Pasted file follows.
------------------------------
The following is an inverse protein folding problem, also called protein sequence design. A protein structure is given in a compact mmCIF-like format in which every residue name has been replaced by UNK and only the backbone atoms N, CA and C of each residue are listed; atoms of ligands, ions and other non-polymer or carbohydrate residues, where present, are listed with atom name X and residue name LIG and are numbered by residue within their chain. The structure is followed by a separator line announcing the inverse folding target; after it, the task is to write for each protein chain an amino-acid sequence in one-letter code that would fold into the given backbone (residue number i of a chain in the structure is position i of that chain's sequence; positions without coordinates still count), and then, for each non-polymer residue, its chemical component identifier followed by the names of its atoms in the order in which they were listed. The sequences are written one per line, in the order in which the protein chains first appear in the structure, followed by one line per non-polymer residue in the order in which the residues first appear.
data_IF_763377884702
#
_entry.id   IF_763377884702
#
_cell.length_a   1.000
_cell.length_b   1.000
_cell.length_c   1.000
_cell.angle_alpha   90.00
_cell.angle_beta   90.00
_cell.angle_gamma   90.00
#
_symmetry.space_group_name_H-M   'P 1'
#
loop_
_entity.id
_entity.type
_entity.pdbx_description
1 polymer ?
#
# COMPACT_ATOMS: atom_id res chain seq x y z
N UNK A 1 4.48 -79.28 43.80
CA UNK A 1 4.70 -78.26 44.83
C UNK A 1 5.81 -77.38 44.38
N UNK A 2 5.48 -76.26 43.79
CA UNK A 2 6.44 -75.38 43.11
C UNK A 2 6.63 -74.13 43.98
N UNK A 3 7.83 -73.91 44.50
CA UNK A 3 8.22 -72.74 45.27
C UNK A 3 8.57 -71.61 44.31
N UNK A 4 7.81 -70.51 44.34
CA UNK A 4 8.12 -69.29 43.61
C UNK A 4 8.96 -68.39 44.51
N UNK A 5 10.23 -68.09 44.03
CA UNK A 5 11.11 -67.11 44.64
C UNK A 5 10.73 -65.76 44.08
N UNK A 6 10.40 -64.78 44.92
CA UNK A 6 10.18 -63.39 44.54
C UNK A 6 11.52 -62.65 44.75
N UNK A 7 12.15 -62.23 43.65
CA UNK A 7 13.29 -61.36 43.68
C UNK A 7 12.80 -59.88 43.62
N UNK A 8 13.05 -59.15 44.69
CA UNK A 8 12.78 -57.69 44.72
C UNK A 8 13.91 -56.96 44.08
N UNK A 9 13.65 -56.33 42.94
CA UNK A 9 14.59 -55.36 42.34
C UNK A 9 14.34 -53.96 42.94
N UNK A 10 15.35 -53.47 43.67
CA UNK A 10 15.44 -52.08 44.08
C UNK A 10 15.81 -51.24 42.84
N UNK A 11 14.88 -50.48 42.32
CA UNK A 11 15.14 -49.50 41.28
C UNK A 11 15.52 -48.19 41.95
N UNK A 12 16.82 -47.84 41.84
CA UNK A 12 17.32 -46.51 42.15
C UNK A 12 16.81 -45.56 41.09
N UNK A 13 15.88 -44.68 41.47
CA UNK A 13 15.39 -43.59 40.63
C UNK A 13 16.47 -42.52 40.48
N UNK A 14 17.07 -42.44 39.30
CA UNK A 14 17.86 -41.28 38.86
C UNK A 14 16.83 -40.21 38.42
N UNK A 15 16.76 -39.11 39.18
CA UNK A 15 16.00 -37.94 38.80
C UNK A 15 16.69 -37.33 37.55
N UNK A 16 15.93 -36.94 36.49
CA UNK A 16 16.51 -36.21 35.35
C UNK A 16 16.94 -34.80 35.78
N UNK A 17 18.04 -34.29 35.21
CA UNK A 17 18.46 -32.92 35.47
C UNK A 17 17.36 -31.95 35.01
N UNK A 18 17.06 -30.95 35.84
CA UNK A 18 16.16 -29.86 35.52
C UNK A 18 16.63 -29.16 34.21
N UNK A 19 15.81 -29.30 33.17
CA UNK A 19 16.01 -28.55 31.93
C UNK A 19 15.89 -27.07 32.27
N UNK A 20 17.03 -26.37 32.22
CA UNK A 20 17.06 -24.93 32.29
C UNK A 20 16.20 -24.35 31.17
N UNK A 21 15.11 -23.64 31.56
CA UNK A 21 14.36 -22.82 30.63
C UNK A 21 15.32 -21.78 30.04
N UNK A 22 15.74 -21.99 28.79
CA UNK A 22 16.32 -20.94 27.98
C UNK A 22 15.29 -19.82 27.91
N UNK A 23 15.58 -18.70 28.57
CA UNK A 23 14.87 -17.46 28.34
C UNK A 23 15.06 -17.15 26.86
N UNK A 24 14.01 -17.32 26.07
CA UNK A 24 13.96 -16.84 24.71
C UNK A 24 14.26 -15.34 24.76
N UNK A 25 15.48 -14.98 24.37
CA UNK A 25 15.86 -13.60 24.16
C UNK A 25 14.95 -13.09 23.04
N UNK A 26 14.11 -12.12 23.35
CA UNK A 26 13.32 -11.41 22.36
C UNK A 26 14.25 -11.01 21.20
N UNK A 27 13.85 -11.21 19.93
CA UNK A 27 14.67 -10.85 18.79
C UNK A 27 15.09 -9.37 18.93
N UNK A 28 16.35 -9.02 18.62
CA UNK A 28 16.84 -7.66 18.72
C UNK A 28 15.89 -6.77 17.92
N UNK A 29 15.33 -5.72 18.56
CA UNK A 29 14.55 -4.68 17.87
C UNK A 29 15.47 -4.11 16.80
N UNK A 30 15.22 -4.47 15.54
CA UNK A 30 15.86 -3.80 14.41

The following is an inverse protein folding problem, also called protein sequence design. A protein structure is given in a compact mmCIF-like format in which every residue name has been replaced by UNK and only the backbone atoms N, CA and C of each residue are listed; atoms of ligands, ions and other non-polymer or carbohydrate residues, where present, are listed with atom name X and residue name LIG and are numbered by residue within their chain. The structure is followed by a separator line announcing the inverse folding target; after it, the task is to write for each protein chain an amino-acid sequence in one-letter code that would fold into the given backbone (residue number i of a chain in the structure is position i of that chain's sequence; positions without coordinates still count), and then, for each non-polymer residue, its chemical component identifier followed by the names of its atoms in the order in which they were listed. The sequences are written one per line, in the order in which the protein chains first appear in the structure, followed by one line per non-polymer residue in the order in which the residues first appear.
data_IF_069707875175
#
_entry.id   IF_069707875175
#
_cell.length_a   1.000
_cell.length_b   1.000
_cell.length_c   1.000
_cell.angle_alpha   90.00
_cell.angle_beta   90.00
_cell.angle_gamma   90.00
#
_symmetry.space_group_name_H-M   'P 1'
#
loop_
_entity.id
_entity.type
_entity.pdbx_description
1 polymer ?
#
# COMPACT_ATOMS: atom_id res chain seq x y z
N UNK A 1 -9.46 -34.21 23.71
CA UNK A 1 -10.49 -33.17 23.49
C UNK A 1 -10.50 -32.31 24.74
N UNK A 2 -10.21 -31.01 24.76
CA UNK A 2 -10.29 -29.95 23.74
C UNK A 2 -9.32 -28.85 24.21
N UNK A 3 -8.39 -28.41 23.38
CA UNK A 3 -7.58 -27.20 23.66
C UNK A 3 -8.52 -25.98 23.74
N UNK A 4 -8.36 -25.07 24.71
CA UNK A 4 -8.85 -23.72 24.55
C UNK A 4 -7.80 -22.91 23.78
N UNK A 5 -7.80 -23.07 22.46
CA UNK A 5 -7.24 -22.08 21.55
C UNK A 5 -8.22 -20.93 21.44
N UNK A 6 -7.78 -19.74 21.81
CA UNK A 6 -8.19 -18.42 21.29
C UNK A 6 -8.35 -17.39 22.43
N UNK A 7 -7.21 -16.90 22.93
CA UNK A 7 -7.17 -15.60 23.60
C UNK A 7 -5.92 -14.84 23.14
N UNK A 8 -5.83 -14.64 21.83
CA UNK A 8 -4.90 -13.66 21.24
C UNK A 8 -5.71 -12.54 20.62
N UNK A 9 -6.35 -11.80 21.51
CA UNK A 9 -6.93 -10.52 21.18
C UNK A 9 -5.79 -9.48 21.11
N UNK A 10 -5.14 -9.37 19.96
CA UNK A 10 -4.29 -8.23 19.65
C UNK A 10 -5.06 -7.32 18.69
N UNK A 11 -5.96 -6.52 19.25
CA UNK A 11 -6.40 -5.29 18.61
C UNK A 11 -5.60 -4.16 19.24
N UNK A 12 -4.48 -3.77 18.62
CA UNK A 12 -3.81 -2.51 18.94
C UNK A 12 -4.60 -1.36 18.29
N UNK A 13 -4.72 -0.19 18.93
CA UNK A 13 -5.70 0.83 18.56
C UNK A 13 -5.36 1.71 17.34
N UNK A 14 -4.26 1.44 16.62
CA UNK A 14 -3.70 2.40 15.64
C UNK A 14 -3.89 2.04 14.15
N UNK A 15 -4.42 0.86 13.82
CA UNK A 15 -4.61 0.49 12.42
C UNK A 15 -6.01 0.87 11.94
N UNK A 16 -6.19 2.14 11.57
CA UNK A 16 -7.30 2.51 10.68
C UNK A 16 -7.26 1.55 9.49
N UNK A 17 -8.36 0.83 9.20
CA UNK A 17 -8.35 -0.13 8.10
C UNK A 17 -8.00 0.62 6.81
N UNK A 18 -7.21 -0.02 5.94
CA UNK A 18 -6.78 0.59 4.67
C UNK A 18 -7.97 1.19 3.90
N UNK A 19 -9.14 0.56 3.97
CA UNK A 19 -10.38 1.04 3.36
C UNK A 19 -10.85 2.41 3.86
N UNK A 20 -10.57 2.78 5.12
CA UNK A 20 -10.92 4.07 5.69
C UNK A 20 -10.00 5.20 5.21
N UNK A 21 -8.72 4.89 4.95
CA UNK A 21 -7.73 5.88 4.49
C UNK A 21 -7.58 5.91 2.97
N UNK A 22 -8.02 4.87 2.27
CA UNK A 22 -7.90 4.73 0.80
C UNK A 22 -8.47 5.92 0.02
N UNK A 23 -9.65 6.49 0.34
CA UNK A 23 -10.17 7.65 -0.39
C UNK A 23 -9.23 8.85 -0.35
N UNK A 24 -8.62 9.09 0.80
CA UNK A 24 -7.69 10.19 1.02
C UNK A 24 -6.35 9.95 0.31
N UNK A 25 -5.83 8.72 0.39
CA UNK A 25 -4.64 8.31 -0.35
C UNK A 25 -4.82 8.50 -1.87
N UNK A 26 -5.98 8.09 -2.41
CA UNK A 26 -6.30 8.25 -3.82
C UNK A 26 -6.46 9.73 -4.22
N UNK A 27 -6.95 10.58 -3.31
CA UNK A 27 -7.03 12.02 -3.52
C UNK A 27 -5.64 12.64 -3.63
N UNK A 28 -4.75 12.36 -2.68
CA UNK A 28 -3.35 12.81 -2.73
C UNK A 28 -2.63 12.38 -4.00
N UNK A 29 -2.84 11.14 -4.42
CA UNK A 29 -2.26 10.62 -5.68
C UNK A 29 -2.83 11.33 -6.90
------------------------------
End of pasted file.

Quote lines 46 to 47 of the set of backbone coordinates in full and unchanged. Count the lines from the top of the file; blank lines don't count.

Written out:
N UNK A 9 13.65 -56.33 42.94
CA UNK A 9 14.59 -55.36 42.34